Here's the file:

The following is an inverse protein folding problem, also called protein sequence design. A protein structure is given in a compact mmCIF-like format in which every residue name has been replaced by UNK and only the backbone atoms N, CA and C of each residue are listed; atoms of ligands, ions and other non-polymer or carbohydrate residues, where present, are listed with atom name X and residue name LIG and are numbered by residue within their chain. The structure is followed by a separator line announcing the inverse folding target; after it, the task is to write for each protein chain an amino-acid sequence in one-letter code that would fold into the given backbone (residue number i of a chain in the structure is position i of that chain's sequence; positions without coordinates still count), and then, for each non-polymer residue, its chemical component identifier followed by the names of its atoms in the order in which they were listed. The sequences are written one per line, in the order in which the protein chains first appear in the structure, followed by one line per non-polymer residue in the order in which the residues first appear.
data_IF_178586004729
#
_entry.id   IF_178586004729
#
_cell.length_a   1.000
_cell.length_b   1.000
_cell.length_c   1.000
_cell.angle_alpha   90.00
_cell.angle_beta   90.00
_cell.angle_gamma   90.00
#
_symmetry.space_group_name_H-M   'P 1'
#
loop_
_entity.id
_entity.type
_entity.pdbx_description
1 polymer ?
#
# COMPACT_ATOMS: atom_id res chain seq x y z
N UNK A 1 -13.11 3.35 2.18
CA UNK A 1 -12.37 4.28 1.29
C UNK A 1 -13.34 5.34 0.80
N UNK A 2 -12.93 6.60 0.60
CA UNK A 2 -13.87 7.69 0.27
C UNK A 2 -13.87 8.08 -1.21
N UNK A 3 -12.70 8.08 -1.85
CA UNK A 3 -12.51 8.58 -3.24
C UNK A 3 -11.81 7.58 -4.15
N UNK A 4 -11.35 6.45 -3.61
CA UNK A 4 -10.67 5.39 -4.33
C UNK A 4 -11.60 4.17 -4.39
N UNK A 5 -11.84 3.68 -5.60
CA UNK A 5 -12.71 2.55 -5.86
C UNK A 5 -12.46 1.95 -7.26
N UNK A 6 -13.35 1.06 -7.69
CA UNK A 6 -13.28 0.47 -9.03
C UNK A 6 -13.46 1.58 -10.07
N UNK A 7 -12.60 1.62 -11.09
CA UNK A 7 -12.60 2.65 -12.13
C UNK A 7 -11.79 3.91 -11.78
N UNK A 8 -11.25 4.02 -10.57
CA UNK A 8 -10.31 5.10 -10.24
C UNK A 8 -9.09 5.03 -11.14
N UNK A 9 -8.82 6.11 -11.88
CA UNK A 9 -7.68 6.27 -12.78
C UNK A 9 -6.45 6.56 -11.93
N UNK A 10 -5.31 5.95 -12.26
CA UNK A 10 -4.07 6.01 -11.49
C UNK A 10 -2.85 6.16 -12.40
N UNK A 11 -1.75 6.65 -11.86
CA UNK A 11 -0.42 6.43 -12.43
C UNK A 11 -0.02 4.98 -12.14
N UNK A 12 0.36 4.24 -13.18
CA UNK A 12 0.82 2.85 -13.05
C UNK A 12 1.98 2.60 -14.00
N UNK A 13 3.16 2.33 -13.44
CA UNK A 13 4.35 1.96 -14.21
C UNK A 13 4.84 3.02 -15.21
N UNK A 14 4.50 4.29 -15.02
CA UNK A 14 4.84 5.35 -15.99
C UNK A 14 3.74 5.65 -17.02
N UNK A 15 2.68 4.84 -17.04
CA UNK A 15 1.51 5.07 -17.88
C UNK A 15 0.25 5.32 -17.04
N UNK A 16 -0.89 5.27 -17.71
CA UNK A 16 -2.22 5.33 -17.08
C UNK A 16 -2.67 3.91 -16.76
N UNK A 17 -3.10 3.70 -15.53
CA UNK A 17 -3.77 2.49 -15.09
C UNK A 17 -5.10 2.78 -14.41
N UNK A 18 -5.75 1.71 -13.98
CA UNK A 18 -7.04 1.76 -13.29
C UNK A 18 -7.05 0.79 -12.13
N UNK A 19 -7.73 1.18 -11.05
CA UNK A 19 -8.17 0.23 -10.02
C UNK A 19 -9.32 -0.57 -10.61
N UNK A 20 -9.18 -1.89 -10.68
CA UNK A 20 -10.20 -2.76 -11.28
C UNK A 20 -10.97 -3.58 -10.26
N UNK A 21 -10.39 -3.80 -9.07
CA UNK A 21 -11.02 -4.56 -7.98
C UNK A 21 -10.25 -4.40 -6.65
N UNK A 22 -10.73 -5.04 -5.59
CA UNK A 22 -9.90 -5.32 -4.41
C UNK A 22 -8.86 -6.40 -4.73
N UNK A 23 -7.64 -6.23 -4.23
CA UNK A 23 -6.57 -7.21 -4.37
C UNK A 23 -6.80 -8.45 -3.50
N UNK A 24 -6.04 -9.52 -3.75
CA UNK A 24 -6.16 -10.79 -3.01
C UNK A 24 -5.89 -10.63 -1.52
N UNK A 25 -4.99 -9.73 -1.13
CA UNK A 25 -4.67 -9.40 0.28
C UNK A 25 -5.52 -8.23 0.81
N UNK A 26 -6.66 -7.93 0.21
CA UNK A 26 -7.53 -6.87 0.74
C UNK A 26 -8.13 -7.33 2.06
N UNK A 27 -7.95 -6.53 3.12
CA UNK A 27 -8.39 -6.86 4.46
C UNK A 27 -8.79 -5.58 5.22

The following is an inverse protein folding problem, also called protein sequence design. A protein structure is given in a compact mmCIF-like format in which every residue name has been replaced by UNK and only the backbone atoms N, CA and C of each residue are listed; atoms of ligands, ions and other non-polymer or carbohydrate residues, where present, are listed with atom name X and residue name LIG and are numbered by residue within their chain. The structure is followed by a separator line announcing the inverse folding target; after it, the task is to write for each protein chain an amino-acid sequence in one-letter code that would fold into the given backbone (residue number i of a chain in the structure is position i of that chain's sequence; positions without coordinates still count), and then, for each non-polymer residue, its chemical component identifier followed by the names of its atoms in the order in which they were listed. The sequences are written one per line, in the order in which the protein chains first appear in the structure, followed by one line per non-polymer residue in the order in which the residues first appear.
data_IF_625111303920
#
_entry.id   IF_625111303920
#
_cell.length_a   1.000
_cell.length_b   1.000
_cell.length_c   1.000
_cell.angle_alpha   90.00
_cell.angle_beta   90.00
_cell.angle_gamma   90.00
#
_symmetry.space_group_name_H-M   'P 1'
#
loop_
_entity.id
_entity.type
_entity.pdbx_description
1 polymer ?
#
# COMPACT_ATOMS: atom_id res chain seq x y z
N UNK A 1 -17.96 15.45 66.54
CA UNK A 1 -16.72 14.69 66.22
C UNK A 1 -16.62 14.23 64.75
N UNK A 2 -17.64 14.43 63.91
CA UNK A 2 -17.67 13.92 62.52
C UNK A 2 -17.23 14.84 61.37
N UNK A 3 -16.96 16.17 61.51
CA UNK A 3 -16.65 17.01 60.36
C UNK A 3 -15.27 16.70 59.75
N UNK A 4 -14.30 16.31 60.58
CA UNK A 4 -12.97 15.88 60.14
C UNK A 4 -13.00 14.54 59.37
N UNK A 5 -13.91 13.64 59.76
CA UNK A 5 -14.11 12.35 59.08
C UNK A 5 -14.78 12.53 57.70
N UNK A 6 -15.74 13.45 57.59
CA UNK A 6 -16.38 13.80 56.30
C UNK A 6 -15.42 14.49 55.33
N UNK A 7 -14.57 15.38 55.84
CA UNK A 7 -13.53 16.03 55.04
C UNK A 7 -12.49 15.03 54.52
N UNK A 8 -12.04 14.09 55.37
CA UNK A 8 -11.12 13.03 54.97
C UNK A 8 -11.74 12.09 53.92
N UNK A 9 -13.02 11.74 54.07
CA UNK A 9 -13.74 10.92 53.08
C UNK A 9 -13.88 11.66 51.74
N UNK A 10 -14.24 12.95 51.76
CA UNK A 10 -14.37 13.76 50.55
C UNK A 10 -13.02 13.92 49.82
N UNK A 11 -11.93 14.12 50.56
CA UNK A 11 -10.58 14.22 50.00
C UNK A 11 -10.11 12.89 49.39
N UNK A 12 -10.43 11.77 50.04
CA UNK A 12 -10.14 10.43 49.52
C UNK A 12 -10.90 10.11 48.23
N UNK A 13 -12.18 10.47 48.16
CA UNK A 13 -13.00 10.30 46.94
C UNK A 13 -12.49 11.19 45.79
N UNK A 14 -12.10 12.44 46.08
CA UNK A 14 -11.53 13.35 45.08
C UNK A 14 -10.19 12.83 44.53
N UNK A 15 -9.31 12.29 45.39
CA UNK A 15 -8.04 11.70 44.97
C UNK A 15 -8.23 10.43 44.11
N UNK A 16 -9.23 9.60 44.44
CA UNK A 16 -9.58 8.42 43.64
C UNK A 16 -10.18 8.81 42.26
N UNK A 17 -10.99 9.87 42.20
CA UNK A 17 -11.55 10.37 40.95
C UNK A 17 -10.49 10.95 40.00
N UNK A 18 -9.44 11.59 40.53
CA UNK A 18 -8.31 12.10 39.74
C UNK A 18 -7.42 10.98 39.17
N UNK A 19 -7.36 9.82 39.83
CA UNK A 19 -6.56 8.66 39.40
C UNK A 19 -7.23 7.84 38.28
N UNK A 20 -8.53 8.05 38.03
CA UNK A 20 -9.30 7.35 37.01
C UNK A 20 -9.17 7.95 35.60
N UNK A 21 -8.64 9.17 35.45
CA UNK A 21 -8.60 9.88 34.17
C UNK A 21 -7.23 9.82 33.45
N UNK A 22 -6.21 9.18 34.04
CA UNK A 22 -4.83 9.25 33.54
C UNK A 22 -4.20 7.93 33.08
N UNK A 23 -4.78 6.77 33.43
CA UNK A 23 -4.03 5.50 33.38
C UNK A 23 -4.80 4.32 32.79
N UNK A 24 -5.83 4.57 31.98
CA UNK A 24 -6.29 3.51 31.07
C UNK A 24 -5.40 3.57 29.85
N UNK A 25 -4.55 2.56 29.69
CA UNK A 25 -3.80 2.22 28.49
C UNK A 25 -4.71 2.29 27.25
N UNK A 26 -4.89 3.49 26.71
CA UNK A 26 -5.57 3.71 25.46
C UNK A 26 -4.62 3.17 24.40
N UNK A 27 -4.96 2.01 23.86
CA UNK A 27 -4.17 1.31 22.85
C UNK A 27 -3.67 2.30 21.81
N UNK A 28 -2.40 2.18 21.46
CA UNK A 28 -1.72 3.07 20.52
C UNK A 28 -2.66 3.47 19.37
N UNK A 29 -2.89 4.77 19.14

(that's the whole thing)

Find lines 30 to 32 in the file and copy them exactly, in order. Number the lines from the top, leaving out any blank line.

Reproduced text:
C UNK A 3 -11.81 7.58 -4.15
N UNK A 4 -11.35 6.45 -3.61
CA UNK A 4 -10.67 5.39 -4.33